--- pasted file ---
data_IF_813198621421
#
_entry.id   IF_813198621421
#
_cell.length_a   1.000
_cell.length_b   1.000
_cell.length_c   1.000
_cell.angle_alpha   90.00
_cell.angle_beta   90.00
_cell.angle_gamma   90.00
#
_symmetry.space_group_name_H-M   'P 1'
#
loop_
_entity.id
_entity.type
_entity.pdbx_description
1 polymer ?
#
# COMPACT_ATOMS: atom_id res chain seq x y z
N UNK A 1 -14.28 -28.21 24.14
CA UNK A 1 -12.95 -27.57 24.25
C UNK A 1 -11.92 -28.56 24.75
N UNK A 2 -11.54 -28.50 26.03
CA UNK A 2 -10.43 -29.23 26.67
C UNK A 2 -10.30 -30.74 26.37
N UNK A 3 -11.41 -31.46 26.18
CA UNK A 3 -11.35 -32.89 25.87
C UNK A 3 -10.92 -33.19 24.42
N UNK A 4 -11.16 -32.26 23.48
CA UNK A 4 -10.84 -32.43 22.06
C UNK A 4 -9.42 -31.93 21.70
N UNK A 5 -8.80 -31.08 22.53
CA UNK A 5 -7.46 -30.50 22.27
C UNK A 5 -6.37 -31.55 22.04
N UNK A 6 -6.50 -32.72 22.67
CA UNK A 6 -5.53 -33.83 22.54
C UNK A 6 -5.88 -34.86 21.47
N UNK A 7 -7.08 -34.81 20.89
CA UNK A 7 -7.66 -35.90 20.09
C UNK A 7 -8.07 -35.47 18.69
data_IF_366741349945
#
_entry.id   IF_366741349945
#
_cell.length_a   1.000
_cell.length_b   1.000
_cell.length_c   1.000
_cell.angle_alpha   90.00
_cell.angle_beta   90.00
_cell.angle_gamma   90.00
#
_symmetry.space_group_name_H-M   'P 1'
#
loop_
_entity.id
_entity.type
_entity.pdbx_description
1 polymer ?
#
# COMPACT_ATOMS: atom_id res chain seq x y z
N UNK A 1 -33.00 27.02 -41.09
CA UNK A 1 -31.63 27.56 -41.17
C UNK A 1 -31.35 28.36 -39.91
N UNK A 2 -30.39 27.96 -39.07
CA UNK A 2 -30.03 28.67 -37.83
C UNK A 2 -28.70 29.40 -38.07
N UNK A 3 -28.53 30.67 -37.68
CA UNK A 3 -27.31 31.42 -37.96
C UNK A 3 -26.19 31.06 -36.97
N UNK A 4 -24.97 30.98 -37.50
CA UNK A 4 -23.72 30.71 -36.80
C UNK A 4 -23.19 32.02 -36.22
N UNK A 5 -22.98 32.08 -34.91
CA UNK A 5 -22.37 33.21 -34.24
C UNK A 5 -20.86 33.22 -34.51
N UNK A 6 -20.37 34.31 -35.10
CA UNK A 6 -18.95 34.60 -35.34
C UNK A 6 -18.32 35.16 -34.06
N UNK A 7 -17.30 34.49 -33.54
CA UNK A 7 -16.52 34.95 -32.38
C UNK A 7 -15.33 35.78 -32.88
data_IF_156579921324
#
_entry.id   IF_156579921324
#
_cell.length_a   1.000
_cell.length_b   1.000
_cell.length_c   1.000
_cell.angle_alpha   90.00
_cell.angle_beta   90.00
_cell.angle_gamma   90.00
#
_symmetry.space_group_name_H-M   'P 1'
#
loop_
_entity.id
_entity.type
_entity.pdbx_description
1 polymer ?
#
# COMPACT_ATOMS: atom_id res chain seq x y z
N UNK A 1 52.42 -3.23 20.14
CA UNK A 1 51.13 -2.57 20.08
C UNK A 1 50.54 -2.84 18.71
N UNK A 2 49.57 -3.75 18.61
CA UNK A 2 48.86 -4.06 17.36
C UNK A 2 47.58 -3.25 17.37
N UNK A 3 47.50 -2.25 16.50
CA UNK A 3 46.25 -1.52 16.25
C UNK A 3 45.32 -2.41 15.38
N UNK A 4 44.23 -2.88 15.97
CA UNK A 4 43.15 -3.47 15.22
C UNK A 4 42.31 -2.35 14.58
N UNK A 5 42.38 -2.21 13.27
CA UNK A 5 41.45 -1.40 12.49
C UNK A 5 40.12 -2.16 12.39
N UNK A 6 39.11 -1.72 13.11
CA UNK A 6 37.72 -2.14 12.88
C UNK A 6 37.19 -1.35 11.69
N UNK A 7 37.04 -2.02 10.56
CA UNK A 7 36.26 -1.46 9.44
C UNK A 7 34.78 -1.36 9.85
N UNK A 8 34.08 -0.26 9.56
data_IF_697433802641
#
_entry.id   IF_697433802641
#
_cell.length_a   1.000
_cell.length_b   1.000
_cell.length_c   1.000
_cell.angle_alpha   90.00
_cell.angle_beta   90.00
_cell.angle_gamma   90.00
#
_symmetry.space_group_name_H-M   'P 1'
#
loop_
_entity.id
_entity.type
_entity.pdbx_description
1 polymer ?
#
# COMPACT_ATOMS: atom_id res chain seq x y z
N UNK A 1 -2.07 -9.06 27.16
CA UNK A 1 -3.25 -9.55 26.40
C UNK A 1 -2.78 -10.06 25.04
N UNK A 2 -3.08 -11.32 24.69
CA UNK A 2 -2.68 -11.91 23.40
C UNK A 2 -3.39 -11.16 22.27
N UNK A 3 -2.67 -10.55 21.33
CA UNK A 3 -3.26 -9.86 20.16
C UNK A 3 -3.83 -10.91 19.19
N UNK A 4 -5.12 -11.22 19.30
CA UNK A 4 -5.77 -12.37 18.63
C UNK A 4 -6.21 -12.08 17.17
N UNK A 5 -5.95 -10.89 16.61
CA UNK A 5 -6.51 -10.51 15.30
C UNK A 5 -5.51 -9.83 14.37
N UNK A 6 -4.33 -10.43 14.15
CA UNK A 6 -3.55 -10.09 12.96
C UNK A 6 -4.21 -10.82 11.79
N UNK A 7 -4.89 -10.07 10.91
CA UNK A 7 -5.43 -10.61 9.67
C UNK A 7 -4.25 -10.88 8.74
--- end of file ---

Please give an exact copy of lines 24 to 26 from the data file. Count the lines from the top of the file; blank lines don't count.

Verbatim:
N UNK A 2 -11.54 -28.50 26.03
CA UNK A 2 -10.43 -29.23 26.67
C UNK A 2 -10.30 -30.74 26.37